Artisan Bread and Wild Rice Soup


Years ago, I used to bake homemade bread often. Somewhere between then and now, I became a very impatient person. Anyone who only buys bread from the store will not understand the amount of effort and sheer patience that bread making takes. I do not mean sandwich bread or quick breads, such as banana or zucchini bread. Those are breads that take little time and effort, and are enriched with eggs or milk. Artisan bread is not enriched. It is typically only made from flours, water, salt, and yeast. Artisan bread’s ingredients may be simple, but the process is not. For fully developed flavor, I let the dough rest for anywhere between 10-18 hours (no more than 24 hours), depending on the temperature and humidity in the house. When I first began experimenting with bread, I would try baking the dough after maybe 5 hours of initial proofing. Completely flavorless, gummy, no good. 15 hours is a happy medium.

After the bulk fermentation, I turn the dough out into a boule shape and place it in a bowl lined with a floured tea towel. I cover the bowl with another towel. The final proofing takes 2 hours.


I use the Dutch oven method for baking. Baking the bread in a covered Dutch oven traps steam inside, allowing for the open crumb (giant holes) to develop without completely exploding the top of the bread crust. It doesn’t hurt to score the top of the dough with a knife before baking, too. Scoring the dough basically explodes the bread before it can explode itself. After baking for almost 30 minutes, I uncover the lid and continue to bake for another 25, for a crunchy crust. I have tried various other methods to create steam in the oven, but the Dutch oven creates the best crust and color.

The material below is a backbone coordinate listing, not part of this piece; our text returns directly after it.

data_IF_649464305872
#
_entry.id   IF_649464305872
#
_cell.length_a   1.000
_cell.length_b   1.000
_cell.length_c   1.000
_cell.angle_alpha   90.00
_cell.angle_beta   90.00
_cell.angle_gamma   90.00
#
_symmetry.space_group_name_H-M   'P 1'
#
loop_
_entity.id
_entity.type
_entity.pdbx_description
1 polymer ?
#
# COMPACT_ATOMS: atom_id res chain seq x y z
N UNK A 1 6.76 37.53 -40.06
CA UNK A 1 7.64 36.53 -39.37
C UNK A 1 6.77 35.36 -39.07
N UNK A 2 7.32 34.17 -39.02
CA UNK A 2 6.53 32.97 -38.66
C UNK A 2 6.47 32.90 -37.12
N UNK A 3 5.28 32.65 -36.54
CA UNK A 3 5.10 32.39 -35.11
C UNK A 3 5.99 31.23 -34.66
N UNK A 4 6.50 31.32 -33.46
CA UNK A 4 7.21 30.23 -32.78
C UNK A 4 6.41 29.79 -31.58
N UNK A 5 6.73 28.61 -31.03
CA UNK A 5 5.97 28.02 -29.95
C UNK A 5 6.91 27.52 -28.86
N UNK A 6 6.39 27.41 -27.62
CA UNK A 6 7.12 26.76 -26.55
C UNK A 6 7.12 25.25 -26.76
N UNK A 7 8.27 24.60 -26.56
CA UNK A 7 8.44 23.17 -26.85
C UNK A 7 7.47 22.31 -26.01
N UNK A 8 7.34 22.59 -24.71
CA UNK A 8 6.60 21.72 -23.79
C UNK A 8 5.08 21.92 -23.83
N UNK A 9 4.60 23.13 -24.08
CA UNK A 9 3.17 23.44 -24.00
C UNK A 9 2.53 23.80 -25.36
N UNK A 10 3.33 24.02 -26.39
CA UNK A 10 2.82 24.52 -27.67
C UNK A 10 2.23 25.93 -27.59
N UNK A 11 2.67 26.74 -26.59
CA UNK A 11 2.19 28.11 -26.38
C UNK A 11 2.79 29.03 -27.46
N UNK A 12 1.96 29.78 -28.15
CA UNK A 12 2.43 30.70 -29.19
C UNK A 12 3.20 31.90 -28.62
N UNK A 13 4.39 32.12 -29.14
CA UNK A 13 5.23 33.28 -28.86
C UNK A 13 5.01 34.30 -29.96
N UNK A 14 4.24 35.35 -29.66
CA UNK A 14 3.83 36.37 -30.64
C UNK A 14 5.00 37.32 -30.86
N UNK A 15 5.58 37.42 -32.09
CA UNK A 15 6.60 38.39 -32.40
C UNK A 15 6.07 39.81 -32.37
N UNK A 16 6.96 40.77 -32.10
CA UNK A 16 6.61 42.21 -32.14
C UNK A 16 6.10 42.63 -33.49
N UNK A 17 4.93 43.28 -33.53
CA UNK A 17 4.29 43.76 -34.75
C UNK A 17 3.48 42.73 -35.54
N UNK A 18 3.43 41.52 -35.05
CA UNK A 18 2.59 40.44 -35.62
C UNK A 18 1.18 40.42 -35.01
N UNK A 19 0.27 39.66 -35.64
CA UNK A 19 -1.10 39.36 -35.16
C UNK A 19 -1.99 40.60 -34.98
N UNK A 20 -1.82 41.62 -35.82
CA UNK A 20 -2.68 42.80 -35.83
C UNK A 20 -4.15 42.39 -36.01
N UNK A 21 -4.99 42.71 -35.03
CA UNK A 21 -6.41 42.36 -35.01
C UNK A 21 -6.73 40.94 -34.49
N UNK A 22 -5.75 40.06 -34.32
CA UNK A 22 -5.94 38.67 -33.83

For dinner, I made a hearty soup to pair with today’s bread. I used wild rice, black eyed peas, purple and yellow carrots, celery, shallots, garlic, chicken stock, cream of chicken, heavy whipping cream, and a couple bay leaves.


Someday soon, I would like to try making sourdough. If I can manage to make sourdough, I can probably accomplish anything ever. The process for making sourdough is strange and seems unappetizing. It requires a “starter”, made of flour and water. Sourdough starters trap and utilize naturally occurring yeast in the air and from surrounding surfaces. The starter needs to be fed with more flour and water every day or so, until you are certain it is alive and working. At some point, the starter should be bubbly and yeasty. One starter can last for generations, as long as it is continually fed. This sounds intimidating, but I really love sourdough…

4 thoughts on “Artisan Bread and Wild Rice Soup

  1. Looks amazing. I have a soft spot for sourdough as well.

    I recently went to a sourdough workshop by a chef who once worked in a Michelin star restaurant in Europe. She has since moved back to Sydney and opened a wholesale artisan bread bakery.

    Sourdough is actually not hard to make (just needs a lot of love and attention with the feeding). Having said that, I have yet to bake one! lol. But it’s a lot hyped up with how complicated people make it to seem. The starter is just spelt flour (or rye) with water. That’s it!

    I’m sure 90 percent of the stuff you have on this blog is much harder than the good old sourdough.

    Liked by 1 person

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